The precise functional role of the VWFA has been hotly debated in the cognitive neuroscience literature for many years1,14,16. Results from the current study strongly support the multiplex model of VWFA function in several important ways. First, converging results from both probabilistic tractography and functional connectivity show that while VWFA has prominent connections with the language network, this region also has extensive and even stronger connections with the fronto-parietal attention network. Moreover, findings from brain-behavior analysis not only revealed a relationship between language abilities and the strength of structural connectivity between VWFA and STS language nodes, but also identified a relationship between (non-linguistic) visual attention abilities and connectivity between VWFA and the fronto-parietal attention network. Together, results indicate that neither connectivity patterns of VWFA nor its behavioral relations are specific to reading or language function. Rather, results have identified connectivity patterns and behavioral abilities that extend beyond the language domain, encompassing critical brain systems and abilities associated with visual attention. Based on these findings, we suggest that the VWFA serves as a critical gateway in the vOTC that links three distinct brain systems, including low-level visual, attentional, and language processing.

In conclusion, we adopted a network connectivity approach to understand the properties of distributed circuits in a putatively functionally-specialized region. We examined structural and functional connectivity with high-resolution imaging in a large cohort to test competing models of VWFA function with a strong theory-driven approach. Converging results indicate that VWFA is tightly coupled to both language and attention networks in the brain, and that language and attentional abilities are reflected in connectivity patterns between VWFA and their respective networks. Results strongly suggest that VWFA is not specialized for just for reading and language function, but rather plays a broader role in integrating language and attention. Taken together, our study highlights the multiplexed VWFA circuits underlying reading, a highly-demanding visual decoding task that requires rapid online visual perception, attention, eye movement coordination, and conversion to language representations20. Finally, our approach is very much in resonance with the broader framework of “connectivity fingerprints”61 or “connectivity constrained cognition”62. Consistent with this framework, we demonstrated that the specific functions of VWFA are very likely to depend on its functional and structural connectivity patterns with other brain networks. This organizational principle may also be useful for elucidating the functions of other brain regions.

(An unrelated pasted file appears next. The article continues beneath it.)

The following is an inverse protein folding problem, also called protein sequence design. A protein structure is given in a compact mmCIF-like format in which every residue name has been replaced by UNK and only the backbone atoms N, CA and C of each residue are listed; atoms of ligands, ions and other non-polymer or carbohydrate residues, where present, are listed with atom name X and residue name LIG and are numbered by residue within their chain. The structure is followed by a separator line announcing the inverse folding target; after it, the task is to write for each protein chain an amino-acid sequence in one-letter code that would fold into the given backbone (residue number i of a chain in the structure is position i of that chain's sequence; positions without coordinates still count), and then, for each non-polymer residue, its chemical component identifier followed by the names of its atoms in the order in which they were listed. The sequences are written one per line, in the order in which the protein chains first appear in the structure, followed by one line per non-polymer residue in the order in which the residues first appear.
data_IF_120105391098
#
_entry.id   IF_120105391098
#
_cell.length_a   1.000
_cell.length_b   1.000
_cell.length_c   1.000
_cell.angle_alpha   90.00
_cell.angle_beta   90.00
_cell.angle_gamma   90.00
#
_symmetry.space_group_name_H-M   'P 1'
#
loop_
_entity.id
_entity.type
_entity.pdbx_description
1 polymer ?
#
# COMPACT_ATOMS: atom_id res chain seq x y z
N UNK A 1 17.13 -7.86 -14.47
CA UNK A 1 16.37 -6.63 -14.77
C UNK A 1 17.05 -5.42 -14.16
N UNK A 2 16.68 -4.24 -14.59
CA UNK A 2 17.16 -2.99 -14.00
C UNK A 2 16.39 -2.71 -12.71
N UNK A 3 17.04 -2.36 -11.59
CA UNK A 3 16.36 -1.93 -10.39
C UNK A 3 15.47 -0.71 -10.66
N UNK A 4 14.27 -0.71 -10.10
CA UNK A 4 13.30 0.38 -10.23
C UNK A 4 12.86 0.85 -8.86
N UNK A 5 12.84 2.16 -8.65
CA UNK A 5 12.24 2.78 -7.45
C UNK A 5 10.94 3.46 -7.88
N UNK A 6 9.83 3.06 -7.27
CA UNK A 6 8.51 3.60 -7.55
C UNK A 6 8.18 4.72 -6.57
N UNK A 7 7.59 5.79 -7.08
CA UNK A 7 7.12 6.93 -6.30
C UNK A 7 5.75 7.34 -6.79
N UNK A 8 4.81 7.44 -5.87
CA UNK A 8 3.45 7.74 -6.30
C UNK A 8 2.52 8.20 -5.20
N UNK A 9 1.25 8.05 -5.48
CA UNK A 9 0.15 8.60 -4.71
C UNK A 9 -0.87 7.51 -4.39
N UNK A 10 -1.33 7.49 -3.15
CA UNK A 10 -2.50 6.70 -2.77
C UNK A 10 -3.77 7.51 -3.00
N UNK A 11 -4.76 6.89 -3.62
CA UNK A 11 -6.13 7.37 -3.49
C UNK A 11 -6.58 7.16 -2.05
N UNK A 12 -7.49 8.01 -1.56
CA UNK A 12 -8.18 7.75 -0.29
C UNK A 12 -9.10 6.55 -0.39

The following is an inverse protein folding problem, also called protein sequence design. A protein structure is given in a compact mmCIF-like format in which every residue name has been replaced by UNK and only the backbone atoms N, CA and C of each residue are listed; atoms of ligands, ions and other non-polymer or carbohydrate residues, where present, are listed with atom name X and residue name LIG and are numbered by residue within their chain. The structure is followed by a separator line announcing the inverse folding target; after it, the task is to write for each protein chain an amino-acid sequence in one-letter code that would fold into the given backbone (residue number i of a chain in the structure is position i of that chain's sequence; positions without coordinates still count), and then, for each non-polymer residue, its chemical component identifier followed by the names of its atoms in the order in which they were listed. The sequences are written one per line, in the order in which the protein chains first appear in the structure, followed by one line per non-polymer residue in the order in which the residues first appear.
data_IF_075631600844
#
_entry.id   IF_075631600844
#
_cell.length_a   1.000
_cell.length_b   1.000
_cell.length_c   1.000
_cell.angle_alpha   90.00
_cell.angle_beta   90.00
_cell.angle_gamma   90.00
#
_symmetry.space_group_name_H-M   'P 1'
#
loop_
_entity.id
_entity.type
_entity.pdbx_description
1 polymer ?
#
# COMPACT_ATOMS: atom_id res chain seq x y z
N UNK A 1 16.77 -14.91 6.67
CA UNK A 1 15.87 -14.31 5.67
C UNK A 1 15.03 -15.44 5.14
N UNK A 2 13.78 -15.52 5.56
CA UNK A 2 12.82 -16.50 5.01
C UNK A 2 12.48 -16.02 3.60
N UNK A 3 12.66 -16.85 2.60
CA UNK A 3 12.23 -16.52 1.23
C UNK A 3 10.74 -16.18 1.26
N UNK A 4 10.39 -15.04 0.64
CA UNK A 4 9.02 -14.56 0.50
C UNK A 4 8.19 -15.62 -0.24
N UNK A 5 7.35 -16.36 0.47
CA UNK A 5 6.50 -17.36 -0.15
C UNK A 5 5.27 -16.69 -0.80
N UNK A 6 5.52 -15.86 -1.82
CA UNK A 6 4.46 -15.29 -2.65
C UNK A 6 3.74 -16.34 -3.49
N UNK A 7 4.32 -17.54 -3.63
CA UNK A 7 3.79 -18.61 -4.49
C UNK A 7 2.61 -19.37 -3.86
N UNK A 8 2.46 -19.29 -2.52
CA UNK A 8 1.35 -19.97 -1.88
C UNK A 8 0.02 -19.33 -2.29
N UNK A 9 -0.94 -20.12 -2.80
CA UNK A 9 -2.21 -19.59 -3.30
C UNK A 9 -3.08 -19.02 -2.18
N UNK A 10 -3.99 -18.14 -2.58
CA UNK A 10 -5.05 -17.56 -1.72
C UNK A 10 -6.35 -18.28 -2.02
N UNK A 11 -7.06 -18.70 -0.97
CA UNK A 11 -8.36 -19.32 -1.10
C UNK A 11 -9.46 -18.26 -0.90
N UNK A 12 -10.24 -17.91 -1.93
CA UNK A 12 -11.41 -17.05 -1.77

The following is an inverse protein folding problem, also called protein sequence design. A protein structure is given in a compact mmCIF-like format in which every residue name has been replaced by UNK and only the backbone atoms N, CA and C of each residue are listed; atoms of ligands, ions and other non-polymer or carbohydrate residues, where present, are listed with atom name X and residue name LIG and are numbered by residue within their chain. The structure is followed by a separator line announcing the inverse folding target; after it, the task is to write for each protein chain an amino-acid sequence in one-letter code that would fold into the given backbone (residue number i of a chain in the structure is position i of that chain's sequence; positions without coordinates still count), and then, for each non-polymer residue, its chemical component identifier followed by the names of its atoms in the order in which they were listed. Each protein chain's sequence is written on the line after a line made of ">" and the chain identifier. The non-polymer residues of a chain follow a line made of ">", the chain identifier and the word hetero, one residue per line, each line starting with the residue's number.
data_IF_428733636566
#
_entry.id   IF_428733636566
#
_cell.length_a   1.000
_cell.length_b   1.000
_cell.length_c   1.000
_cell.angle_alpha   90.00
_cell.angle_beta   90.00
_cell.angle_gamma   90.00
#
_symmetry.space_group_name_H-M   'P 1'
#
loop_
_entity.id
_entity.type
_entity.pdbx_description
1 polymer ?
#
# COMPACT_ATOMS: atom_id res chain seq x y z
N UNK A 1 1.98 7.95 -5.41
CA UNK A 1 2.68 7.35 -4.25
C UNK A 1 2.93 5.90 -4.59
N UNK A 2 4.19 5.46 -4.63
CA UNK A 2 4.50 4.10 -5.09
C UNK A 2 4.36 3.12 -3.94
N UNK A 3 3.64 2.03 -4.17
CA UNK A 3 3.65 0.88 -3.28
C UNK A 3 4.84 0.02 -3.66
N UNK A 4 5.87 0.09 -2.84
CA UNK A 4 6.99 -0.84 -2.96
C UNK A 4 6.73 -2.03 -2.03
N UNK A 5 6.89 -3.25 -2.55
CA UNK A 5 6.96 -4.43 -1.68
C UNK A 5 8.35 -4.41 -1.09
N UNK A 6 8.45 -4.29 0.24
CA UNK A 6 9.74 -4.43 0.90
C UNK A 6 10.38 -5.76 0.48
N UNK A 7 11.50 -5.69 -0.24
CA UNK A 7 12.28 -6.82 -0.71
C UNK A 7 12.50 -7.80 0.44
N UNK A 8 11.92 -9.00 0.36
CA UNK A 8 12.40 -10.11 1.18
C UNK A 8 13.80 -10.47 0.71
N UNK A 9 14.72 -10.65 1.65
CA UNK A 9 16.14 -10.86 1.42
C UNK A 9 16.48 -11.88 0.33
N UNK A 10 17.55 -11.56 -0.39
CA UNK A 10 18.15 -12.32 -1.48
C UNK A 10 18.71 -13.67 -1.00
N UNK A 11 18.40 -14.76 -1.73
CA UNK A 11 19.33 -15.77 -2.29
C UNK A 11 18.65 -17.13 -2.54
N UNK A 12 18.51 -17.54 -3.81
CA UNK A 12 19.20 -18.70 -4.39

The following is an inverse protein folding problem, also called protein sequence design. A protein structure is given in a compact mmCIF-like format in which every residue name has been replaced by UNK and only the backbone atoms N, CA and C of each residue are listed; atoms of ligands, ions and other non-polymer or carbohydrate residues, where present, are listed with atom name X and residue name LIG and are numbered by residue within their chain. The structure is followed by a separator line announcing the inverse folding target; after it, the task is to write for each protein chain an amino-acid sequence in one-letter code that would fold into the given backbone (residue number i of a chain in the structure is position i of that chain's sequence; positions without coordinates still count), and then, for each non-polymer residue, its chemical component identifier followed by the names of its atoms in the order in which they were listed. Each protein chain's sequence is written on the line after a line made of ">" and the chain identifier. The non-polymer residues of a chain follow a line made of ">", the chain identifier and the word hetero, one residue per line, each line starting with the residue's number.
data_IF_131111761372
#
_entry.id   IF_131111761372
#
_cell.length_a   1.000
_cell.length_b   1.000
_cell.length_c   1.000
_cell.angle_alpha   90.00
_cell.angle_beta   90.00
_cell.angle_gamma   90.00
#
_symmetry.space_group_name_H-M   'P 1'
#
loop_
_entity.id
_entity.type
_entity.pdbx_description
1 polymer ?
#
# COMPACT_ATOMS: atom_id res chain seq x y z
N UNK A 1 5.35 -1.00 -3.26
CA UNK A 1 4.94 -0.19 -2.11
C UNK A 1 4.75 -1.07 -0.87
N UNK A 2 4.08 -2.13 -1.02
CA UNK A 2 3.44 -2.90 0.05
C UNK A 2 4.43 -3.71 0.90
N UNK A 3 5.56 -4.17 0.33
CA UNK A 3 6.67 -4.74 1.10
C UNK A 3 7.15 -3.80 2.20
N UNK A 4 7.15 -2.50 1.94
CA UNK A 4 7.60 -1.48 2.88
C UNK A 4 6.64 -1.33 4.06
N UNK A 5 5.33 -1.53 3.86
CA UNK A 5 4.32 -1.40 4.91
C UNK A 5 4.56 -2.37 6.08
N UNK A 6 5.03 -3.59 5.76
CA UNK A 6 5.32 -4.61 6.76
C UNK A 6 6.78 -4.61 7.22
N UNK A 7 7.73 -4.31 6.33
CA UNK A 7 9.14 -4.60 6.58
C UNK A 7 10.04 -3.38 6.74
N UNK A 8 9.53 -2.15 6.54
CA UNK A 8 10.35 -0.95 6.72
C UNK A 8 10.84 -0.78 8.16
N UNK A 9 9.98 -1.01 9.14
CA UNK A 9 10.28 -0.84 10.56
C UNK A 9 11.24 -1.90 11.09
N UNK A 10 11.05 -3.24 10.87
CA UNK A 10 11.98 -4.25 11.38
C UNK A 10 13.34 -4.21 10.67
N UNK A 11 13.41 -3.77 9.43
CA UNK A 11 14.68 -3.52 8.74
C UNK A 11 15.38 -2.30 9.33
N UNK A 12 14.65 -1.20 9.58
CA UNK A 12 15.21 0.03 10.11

Methods

Data

The Washington University Institutional Review Board (IRB # 201204036) approved all procedures for the Human Connectome Project (HCP). Informed consent was obtained from all participants and all open access data were deidentified.

Participants

Participants consisted of 313 adults from the Human Connectome Project (HCP) obtained under the HCP 1200 data release (188 females; age range: 26–35 years old; details of demographic information and behavioral data can be found in Supplementary Tables 1 and 2). The participants were selected from 1206 subjects based on the following criteria: (1) age between 26 and 35 years old; (2) right-handed, defined as a handedness score >0; (3) completed all four runs of 3T resting-state fMRI (rs-fMRI) protocol; (4) averaged scan-to-scan head motion for rs-fMRI data is less than 0.2 mm; (5) completed the diffusion MRI protocol (See Fig. 1a for the selection pipeline), yielding a total of 313 participants.

Data acquisition and preprocessing

Diffusion MRI data were acquired at Washington University in St Louis using a customized Siemens Magnetom Connectome 3T scanner with a 100 mT/m maximum gradient strength and a 32 channel head coil63,64. Using a single-shot, single refocusing spino-echo, echo-planar imaging sequence with 1.25 mm isotropic spatial resolution (TE = 89.5 ms, TR = 5520 ms, flip angle = 78 degree, refocusing flip angle = 160 degree, FOV = 210 × 180 mm), three different gradient tables of 90 diffusion weighting directions with two different were collected over 6 runs and 6 b = 0 images were also acquired in each run. Diffusion weighting consisted of 3 shells of b = 1000, 2000, and 3000 s/mm2 and two phase-encoding direction-reversed images composing all runs. Total acquisition time for the 6 runs was approximately 1 hour. Minimally preprocessed Diffusion MRI data were obtained from the HCP65.